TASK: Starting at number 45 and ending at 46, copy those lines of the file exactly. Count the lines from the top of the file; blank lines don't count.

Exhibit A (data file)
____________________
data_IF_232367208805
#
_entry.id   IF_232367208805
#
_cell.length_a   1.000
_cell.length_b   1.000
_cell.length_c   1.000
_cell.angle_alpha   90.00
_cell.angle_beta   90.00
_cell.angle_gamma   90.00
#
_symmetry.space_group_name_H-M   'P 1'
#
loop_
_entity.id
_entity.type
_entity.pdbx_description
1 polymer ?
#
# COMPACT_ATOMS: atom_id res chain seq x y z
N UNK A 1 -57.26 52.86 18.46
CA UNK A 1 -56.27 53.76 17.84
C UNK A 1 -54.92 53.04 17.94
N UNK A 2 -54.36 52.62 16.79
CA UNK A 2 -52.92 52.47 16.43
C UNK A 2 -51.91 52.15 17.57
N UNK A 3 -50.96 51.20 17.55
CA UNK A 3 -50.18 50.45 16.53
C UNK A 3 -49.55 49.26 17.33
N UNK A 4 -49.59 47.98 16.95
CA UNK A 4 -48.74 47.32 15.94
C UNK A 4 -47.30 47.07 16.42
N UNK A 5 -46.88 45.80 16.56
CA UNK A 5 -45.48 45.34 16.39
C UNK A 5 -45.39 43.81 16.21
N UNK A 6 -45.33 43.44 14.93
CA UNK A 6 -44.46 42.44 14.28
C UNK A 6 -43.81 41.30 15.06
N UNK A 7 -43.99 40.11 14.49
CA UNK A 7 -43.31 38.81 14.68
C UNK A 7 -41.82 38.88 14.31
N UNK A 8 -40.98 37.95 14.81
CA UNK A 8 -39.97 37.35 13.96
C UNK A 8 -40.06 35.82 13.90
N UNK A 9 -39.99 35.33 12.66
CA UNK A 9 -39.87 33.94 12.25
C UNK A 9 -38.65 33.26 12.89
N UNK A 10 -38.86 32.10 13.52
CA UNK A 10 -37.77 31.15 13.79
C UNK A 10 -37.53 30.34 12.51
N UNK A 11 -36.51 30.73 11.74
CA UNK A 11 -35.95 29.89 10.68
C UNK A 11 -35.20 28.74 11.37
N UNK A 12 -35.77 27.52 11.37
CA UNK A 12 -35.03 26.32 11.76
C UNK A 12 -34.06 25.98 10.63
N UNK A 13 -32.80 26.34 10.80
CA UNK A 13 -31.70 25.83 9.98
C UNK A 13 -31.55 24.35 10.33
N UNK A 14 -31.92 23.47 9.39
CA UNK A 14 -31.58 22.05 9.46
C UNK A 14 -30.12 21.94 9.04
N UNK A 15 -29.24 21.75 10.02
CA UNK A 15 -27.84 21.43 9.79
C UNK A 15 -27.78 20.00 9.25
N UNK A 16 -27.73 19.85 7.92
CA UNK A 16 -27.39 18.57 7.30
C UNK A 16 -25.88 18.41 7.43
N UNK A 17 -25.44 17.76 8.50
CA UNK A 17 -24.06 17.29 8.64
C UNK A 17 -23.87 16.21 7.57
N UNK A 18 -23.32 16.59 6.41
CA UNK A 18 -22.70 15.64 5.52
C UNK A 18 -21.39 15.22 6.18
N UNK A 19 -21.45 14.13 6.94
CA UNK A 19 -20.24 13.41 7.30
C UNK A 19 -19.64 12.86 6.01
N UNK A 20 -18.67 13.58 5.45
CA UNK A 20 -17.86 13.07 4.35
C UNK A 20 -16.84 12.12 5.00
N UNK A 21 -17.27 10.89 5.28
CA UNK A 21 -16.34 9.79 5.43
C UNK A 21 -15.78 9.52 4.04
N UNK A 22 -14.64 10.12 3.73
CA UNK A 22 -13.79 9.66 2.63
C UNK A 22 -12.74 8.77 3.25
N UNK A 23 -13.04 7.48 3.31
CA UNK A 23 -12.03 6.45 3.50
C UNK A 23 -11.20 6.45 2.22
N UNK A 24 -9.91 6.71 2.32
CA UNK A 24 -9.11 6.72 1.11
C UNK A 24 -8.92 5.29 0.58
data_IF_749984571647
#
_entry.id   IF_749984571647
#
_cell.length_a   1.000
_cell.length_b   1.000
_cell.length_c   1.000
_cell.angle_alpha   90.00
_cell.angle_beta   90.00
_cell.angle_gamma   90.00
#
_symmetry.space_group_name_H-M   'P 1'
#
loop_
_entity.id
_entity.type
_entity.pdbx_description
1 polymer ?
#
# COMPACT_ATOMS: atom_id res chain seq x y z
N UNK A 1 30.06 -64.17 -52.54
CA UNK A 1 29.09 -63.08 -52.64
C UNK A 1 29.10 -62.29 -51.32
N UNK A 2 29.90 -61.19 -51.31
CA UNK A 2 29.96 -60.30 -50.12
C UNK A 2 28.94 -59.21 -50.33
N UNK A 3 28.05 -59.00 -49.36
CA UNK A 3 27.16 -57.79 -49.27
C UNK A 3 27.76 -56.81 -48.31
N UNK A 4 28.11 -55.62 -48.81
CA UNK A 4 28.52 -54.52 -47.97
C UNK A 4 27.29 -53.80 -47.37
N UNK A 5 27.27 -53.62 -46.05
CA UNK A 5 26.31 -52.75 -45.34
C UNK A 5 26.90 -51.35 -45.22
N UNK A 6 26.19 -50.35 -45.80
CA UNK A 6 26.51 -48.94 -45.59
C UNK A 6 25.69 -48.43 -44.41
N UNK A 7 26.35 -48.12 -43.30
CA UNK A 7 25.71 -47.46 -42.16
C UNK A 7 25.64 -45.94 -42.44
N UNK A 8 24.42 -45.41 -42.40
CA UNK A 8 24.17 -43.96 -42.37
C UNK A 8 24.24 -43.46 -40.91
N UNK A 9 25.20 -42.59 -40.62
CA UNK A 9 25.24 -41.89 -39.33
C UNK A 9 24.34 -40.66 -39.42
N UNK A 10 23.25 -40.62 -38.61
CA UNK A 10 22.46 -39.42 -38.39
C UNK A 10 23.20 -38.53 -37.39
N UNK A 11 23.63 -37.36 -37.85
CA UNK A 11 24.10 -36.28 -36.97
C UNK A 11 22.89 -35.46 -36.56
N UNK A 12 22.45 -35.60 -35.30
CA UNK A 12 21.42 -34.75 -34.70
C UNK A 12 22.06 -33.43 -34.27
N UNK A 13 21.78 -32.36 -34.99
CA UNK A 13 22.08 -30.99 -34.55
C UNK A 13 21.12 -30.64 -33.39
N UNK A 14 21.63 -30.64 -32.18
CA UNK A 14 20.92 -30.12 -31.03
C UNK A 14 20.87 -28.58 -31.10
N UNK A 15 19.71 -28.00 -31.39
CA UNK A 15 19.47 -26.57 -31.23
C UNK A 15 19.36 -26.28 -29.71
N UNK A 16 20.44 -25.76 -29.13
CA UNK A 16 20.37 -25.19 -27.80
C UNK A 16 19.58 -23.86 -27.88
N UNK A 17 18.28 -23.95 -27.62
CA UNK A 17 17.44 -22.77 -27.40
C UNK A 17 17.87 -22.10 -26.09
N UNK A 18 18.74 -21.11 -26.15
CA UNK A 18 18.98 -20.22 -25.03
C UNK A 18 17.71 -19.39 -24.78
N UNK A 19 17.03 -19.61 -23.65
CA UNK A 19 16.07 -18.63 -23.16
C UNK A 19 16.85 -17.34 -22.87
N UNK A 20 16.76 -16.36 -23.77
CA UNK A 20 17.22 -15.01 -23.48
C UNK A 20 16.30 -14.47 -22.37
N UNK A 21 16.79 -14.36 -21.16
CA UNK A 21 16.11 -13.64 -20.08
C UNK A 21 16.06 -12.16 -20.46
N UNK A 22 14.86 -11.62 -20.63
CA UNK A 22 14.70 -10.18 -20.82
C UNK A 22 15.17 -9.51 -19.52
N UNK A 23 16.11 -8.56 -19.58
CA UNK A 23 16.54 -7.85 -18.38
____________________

N UNK A 9 -39.99 35.33 12.66
CA UNK A 9 -39.87 33.94 12.25